The ‘Activist who Became an Artist’

Harry Belafonte Image Credit: screenshot

July 2, 2023—Harlem’s own Harry Belafonte will be honored next month during HARLEM WEEK 2023 with a public tribute to the legendary activist and artist, who used his reputation, personal money and leveraged his relationships in the entertainment industry to support the fight for civil rights, social justice, and humanitarian causes.

Mr. Belafonte died at his home on April 25, 2023, ending a trailblazing career that spanned six decades of working in theater, musical performance, television, and film. During his lifetime, he won three Grammy Awards; an Emmy, and a Tony. Mr. Belafonte also received the Kennedy Center Honors, the National Medal of Arts, and the Motion Picture Academy’s Jean Hersholt Humanitarian Award for a lifetime of activism.

His 1956 breakthrough record, “Calypso,” became the first album in history to sell over one million copies within a year of release. Nearly 30 years after “Calypso,” Mr. Belafonte and Quincy Jones produced the Grammy-winning single, “We Are the World,” which raised awareness of and money for famine relief in Africa. The song, performed by more than 45 world renowned artists, including Mr. Belafonte, sold more than 20 million copies. It raised nearly $45-million the first year for the organization established to distribute the proceeds—United Support of Artists (USA) for Africa.

Mr. Belafonte also participated in the first delivery of aid to Africa resulting from the “We Are the World” royalties, traveling to Sudan and Ethiopia. Two years later, he became the second American to be awarded the title of “Goodwill Ambassador” for the United Nations Children’s Fund (UNICEF). Mr. Belafonte served as the UNICEF ambassador for 36 years and used the position to mobilize artists and intellectuals in Africa to focus their efforts on alleviating hunger, polio, and malaria.

Mr. Belafonte often said of himself: “I wasn’t an artist who’d become an activist, I was an activist who’d become an artist.” He was fiercely outspoken about the need to eradicate racism, poverty, and oppression, not only within the African American community, but also around the world. He was known to criticize generals, presidents, and civil rights leaders, whom he thought weren’t doing enough to foster change.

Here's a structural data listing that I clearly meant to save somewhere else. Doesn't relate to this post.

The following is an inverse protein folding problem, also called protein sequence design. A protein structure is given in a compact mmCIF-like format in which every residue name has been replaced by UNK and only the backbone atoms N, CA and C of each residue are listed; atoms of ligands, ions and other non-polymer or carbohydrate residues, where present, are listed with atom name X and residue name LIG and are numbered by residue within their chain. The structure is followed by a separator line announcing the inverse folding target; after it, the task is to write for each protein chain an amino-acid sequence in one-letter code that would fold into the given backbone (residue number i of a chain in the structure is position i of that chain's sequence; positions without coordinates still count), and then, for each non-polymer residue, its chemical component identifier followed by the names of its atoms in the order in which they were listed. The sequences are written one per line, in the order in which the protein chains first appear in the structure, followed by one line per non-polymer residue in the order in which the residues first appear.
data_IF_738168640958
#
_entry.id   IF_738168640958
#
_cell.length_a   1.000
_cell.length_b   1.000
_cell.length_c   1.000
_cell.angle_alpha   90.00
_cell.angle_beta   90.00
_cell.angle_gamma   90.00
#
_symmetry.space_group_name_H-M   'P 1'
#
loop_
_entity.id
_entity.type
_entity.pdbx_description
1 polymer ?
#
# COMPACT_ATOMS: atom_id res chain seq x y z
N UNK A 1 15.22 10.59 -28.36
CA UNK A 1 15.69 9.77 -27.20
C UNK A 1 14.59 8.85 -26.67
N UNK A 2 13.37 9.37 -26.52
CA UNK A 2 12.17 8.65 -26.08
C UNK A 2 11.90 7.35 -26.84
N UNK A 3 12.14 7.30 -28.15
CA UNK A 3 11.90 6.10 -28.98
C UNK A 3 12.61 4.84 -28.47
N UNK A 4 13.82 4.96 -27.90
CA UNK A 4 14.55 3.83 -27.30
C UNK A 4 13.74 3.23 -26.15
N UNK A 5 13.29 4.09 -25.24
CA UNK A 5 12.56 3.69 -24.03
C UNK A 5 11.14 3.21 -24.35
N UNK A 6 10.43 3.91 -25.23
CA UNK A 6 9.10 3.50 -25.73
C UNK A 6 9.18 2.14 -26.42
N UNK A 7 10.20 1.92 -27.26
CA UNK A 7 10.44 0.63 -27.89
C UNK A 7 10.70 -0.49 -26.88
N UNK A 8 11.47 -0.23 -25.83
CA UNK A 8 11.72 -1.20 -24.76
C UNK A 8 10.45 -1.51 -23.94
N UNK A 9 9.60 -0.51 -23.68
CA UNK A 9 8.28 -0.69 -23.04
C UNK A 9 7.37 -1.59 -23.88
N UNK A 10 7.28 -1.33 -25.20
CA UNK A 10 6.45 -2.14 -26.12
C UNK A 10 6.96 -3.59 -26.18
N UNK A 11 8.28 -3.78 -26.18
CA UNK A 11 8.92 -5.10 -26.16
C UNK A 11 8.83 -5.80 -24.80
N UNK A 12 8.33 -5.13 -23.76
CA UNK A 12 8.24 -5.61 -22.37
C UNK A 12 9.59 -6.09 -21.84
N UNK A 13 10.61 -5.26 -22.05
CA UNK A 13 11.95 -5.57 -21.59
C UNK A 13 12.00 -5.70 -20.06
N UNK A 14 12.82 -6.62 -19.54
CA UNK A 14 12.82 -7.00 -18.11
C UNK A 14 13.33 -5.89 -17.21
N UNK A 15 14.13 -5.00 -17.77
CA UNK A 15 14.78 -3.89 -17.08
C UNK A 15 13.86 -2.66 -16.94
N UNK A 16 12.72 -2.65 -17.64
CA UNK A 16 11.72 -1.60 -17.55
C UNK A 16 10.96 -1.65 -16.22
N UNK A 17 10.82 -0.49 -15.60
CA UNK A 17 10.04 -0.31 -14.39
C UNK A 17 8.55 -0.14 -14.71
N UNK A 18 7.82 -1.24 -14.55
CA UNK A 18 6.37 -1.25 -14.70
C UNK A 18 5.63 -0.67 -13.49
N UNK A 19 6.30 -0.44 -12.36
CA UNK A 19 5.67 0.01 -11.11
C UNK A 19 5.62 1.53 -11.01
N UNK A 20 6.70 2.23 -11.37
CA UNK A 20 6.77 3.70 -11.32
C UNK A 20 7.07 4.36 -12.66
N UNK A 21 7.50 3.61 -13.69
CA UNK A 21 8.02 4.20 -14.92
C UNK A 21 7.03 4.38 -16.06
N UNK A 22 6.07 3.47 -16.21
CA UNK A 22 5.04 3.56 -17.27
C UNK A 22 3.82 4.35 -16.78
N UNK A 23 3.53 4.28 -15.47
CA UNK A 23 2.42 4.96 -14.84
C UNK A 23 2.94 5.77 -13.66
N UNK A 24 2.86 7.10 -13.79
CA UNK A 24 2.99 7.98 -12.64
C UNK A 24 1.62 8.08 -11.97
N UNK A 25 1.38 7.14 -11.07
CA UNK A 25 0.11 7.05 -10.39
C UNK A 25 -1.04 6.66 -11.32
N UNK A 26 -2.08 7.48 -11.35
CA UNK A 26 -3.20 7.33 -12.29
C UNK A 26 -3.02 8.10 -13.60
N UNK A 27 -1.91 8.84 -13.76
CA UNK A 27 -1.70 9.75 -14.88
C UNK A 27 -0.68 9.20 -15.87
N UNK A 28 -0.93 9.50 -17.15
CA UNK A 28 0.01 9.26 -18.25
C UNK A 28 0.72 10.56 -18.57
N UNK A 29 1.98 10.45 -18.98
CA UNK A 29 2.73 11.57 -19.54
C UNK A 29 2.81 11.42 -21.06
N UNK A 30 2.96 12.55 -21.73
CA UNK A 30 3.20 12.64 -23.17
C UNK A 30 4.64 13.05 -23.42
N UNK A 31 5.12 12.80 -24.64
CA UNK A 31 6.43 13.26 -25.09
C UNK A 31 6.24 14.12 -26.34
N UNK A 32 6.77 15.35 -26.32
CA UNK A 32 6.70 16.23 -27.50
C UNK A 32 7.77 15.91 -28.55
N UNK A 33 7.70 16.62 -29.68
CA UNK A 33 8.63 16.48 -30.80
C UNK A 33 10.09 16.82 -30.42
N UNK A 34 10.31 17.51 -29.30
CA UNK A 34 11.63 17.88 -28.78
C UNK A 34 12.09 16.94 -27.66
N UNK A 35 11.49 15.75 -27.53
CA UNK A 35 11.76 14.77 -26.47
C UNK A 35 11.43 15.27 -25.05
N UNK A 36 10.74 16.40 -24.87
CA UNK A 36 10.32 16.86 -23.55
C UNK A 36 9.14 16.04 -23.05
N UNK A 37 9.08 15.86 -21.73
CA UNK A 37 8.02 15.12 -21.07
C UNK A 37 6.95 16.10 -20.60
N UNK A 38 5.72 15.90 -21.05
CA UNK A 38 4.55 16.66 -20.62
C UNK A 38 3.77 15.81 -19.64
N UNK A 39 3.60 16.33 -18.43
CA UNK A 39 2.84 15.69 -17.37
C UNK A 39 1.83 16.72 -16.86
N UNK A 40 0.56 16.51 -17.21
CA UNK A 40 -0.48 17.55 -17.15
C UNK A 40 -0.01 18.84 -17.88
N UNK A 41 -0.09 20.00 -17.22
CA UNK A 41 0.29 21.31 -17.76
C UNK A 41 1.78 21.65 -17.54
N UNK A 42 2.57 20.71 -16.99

In his 2011 memoir My Song, Mr. Belafonte wrote about his journey as an activist-artist. He wrote about being “rocked” by the 1956 sermon given by the Rev. Dr. Martin Luther King, Jr., at Harlem’s Abyssinian Baptist Church. Following that speech, Mr. Belafonte spoke of Dr. King as a transformative figure in his life.

He became one of Dr. King’s most trusted confidants, leading benefactors, as well as a life-long champion of civil and human rights. Mr. Belafonte personally recruited Marlon Brandon, Paul Newman, Tony Bennett, and Charlton Heston to attend the 1963 March on Washington, providing a show of white support behind Dr. King as he delivered his “I Have A Dream” speech. He also leveraged his friendships with other renowned entertainers and actors to fund the 1964 Freedom Rides.

In addition, Mr. Belafonte raised large amounts of money to bail civil rights leaders and rank-and-file protesters out of Southern jails, and he utilized one of his European tours to raise money for Dr. King’s efforts.

In his memoir, Chronicles: Volume One, Bob Dylan shared his admiration for Mr. Belafonte, who helped launch Mr. Dylan’s career by hiring him to play harmonica on the album, “Midnight Special.”

About Mr. Belafonte, Mr. Dylan wrote: “He could play to a packed house at Carnegie Hall one night and then the next day he might appear at a garment center union rally. To Harry, it didn’t make any difference. People were people. He had ideals and made you feel you’re part of the human race. There never was a performer who crossed so many lines as Harry.”

The New York State Legislature honored the legacy of Mr. Belafonte on June 7th.

How privileged we are to have experienced and benefited from the activism and artistry of Mr. Belafonte—a great leader for justice! I hope his legacy continues to inspire each of us to expand our work to contribute to building a more humanistic and creative community; a more just society.

As always, I would like to know what you think. I invite you to share your memories or comments about Harry Belafonte as an activist-artist below.

One thought on “The ‘Activist who Became an Artist’

  1. A great man of color, who was an inspiration for people around the world. He was a pioneer in the civil rights movement and musical industry. His footprint in the struggle for social justice and his long entertainment career is without a peer.

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